(Side note: I’m new to blogging… Can we share links to our own sites here in the comment areas when we have something applicable to the discussion… or is it bad blog etiquette? I need one of you dear new friends to tell me the truth 🙂

    • Patricia,

      In case no one else replies to your question, I think it’s fine to include your site link. In fact, your name at the beginning of your comment is a link. I enjoyed your post there!

      Vicki

    • Hi Patricia, we’d all love to hear of whatever links or words you have to share. Welcome to the fellowship of blogging sisters! 🙂

  21. Thank you, Bonnie. My two best friends – women who were always there to share the love of Jesus and encourage me in my faith – just moved away this year. I have definitely been asking God if I didn’t water those friendships enough and that’s why I lost them. But I know that your analogy is spot on, and I know just because they’re far away doesn’t mean we can’t share the friendship we had. I know that God also has new friendships coming my way.

    • Hi Kim, I pray God will bring new seeds of friendship to encourage you close by… Thanks for sharing these two wonderful friendships that may be moving but are still close to your heart!

  22. You described these relationships in the most beautiful way. I’ve even felt at times that the Lord lead me to let a friendship “die” and not to cling to it, but really wondered if that is something that the Lord would ever call me to. I feel like the Lord uses these withered relationships to remind me of HIS faithfulness and goodness through ALL seasons. Thank you so much.

  23. Thank you for this. I have friendships with which I have struggled and do find it hard to trust again. But when struggles arise and friendships change or end, it always reminds me of my true and perfect friend Jesus Christ.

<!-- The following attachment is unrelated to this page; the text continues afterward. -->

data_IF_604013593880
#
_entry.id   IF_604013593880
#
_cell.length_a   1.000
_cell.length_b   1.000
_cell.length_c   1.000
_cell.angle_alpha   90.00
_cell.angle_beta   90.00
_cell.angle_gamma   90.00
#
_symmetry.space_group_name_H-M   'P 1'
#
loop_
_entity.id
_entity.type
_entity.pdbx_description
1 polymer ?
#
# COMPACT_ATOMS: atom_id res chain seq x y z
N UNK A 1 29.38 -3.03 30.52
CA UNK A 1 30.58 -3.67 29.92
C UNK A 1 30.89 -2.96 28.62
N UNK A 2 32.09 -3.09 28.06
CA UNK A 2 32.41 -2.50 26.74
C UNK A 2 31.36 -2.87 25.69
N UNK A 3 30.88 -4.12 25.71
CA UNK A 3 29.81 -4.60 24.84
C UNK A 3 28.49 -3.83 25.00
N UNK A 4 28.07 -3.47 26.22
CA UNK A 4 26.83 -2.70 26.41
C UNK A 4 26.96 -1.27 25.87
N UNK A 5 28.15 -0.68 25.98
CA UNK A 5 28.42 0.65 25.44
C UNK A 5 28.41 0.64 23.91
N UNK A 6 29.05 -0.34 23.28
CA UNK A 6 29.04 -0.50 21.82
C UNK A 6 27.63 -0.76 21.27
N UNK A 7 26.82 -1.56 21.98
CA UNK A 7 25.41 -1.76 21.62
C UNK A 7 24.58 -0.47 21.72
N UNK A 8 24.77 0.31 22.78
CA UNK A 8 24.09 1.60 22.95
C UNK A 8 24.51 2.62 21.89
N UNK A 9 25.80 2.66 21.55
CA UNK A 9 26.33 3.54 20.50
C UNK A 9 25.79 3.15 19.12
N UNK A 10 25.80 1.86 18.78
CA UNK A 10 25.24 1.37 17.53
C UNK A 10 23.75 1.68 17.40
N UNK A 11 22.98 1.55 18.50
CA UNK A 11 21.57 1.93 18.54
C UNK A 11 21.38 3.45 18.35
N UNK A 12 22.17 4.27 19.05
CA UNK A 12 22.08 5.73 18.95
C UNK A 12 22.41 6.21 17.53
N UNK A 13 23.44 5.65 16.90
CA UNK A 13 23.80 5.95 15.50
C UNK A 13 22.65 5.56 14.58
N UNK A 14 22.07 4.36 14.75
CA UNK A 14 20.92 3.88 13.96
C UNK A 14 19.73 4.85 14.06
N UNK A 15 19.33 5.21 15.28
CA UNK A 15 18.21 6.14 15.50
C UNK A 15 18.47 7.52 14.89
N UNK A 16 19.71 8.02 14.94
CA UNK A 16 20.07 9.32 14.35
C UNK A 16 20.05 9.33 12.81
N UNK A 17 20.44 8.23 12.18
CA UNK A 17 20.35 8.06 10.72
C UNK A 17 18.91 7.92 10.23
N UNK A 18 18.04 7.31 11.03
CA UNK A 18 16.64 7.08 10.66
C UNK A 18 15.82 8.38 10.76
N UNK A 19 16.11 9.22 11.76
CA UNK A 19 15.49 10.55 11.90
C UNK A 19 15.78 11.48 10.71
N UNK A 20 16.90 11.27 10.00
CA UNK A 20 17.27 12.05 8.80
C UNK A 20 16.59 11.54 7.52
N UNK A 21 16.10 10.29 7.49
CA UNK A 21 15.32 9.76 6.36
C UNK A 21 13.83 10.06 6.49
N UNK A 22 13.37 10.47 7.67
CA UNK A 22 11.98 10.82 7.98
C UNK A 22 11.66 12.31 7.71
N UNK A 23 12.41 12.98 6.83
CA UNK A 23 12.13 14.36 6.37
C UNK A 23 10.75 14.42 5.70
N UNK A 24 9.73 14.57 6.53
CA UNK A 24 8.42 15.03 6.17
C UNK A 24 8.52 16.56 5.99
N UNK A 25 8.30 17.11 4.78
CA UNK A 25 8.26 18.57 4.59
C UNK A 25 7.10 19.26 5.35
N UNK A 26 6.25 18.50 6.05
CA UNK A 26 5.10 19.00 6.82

24. I have a favorite CS Lewis quote about the improbability of friendships that is a real favorite, and now you’ve introduced me to another. This is my favorite quote (from The Four Loves): “In reality, a few years’ difference in the dates of our births, a few more miles between certain houses, the choice of one university instead of another, posting to different regiments, the accident of a topic being raised or not raised at a first meeting–any of these chances might have kept us apart. But, for a Christian, there are, strictly speaking, no chances. A secret Master of the Ceremonies has been at work. Christ, who said to the disciples “Ye have not chosen me, but I have chosen you,” can truly say to every group of Christian friends, “You have not chosen one another but I have chosen you for one another.” The Friendship is not a reward for our discrimination and good taste in finding one another out. It is the instrument by which God reveals to each the beauties of all the others. They are no greater than the beauties of a thousand other men; by Friendship God opens our eyes to them. They are, like all beauties, derived from Him, and then, in a good Friendship, increased by Him through the Friendship itself, so that it is His instrument for creating as well as for revealing. At this feast it is he who has spread the board and it is He who has chosen the guests. It is He, we may dare to hope, who sometimes does, and always should, preside. Let us not reckon without our Host.” I wrote just a few days ago about a sweet childhood friend who began walking to school with me on my first day of kindergarten. They are such gifts, aren’t they? Even the ones that went by too quickly that we long for and miss. And now, I’m forwarding this to a friend who I think will be encouraged by it.